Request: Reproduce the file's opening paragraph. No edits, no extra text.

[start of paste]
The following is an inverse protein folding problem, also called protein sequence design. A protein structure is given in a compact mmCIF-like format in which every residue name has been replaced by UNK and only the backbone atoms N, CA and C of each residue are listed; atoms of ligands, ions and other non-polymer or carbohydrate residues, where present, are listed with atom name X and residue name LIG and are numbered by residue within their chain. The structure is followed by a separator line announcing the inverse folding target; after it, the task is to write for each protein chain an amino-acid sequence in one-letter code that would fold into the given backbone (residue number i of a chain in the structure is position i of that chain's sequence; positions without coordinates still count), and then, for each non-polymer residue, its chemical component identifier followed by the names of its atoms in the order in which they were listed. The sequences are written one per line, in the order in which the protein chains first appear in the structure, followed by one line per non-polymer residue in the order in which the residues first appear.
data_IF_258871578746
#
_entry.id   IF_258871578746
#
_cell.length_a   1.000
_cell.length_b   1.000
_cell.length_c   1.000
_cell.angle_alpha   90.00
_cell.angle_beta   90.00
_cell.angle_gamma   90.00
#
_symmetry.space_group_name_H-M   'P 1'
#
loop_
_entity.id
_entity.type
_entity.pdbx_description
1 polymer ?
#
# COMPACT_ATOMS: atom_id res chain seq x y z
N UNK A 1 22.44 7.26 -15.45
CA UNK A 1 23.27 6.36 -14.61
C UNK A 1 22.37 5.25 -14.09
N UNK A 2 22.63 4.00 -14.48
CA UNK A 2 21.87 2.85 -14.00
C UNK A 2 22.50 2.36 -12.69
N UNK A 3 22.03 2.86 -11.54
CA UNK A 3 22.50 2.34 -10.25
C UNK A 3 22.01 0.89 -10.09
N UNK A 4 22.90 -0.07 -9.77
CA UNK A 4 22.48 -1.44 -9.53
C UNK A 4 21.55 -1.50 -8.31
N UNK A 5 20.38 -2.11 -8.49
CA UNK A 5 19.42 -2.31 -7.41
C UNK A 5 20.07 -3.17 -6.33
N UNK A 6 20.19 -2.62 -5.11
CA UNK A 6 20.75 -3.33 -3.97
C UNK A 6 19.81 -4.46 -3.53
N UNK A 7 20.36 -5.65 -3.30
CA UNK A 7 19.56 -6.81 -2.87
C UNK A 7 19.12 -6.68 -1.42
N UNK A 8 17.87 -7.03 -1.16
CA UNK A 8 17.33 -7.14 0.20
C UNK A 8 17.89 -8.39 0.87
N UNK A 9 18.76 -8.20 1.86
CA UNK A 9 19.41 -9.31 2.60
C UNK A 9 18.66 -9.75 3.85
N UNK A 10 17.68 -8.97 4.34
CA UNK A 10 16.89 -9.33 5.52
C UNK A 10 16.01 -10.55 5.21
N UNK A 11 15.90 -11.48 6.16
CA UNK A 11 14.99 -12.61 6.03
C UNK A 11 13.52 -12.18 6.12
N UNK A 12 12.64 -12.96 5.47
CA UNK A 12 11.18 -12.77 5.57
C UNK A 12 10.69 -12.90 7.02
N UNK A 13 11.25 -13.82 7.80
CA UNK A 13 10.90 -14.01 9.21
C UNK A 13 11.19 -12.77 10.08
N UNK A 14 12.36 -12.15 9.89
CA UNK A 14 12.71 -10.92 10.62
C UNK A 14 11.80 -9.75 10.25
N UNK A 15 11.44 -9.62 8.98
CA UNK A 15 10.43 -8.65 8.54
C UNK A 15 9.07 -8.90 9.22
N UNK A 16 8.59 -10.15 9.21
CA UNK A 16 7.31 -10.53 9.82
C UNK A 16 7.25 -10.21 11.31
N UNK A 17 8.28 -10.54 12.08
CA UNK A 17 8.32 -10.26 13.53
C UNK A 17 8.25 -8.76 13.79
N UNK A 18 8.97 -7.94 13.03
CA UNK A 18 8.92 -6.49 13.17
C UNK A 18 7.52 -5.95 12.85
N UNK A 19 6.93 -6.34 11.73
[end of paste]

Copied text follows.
The following is an inverse protein folding problem, also called protein sequence design. A protein structure is given in a compact mmCIF-like format in which every residue name has been replaced by UNK and only the backbone atoms N, CA and C of each residue are listed; atoms of ligands, ions and other non-polymer or carbohydrate residues, where present, are listed with atom name X and residue name LIG and are numbered by residue within their chain. The structure is followed by a separator line announcing the inverse folding target; after it, the task is to write for each protein chain an amino-acid sequence in one-letter code that would fold into the given backbone (residue number i of a chain in the structure is position i of that chain's sequence; positions without coordinates still count), and then, for each non-polymer residue, its chemical component identifier followed by the names of its atoms in the order in which they were listed. The sequences are written one per line, in the order in which the protein chains first appear in the structure, followed by one line per non-polymer residue in the order in which the residues first appear.